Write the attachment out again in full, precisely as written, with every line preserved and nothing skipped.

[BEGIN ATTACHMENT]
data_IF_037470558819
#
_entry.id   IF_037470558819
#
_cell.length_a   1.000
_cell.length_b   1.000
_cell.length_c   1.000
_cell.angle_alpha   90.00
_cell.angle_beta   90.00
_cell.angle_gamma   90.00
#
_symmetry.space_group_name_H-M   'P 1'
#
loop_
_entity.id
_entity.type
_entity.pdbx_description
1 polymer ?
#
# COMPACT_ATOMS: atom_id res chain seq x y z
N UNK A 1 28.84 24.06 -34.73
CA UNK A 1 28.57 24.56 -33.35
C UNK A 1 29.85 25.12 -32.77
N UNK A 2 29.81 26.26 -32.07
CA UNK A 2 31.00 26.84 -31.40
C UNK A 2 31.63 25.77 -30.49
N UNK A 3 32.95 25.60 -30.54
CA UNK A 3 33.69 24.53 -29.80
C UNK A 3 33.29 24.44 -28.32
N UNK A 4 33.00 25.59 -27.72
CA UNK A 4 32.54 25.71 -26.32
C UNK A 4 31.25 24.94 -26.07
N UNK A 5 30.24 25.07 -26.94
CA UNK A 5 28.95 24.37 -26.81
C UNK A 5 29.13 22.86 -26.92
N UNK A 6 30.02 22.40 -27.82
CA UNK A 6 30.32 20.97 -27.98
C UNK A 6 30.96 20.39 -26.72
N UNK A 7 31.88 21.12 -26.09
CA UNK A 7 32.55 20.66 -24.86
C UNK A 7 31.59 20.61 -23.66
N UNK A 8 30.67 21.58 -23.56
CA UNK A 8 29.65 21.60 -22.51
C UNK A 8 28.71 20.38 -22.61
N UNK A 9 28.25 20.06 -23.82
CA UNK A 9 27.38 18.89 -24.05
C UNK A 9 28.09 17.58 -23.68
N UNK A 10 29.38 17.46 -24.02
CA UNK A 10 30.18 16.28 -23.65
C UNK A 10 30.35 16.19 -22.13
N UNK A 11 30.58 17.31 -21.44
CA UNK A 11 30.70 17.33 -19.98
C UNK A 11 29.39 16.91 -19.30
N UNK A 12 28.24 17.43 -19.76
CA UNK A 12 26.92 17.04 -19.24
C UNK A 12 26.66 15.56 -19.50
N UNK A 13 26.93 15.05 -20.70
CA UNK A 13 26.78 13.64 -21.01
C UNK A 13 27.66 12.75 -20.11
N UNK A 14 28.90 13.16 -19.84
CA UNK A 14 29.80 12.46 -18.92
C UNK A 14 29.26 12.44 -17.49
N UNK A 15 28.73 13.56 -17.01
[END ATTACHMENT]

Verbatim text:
data_IF_037470558819
#
_entry.id   IF_037470558819
#
_cell.length_a   1.000
_cell.length_b   1.000
_cell.length_c   1.000
_cell.angle_alpha   90.00
_cell.angle_beta   90.00
_cell.angle_gamma   90.00
#
_symmetry.space_group_name_H-M   'P 1'
#
loop_
_entity.id
_entity.type
_entity.pdbx_description
1 polymer ?
#
# COMPACT_ATOMS: atom_id res chain seq x y z
N UNK A 1 28.84 24.06 -34.73
CA UNK A 1 28.57 24.56 -33.35
C UNK A 1 29.85 25.12 -32.77
N UNK A 2 29.81 26.26 -32.07
CA UNK A 2 31.00 26.84 -31.40
C UNK A 2 31.63 25.77 -30.49
N UNK A 3 32.95 25.60 -30.54
CA UNK A 3 33.69 24.53 -29.80
C UNK A 3 33.29 24.44 -28.32
N UNK A 4 33.00 25.59 -27.72
CA UNK A 4 32.54 25.71 -26.32
C UNK A 4 31.25 24.94 -26.07
N UNK A 5 30.24 25.07 -26.94
CA UNK A 5 28.95 24.37 -26.81
C UNK A 5 29.13 22.86 -26.92
N UNK A 6 30.02 22.40 -27.82
CA UNK A 6 30.32 20.97 -27.98
C UNK A 6 30.96 20.39 -26.72
N UNK A 7 31.88 21.12 -26.09
CA UNK A 7 32.55 20.66 -24.86
C UNK A 7 31.59 20.61 -23.66
N UNK A 8 30.67 21.58 -23.56
CA UNK A 8 29.65 21.60 -22.51
C UNK A 8 28.71 20.38 -22.61
N UNK A 9 28.25 20.06 -23.82
CA UNK A 9 27.38 18.89 -24.05
C UNK A 9 28.09 17.58 -23.68
N UNK A 10 29.38 17.46 -24.02
CA UNK A 10 30.18 16.28 -23.65
C UNK A 10 30.35 16.19 -22.13
N UNK A 11 30.58 17.31 -21.44
CA UNK A 11 30.70 17.33 -19.98
C UNK A 11 29.39 16.91 -19.30
N UNK A 12 28.24 17.43 -19.76
CA UNK A 12 26.92 17.04 -19.24
C UNK A 12 26.66 15.56 -19.50
N UNK A 13 26.93 15.05 -20.70
CA UNK A 13 26.78 13.64 -21.01
C UNK A 13 27.66 12.75 -20.11
N UNK A 14 28.90 13.16 -19.84
CA UNK A 14 29.80 12.46 -18.92
C UNK A 14 29.26 12.44 -17.49
N UNK A 15 28.73 13.56 -17.01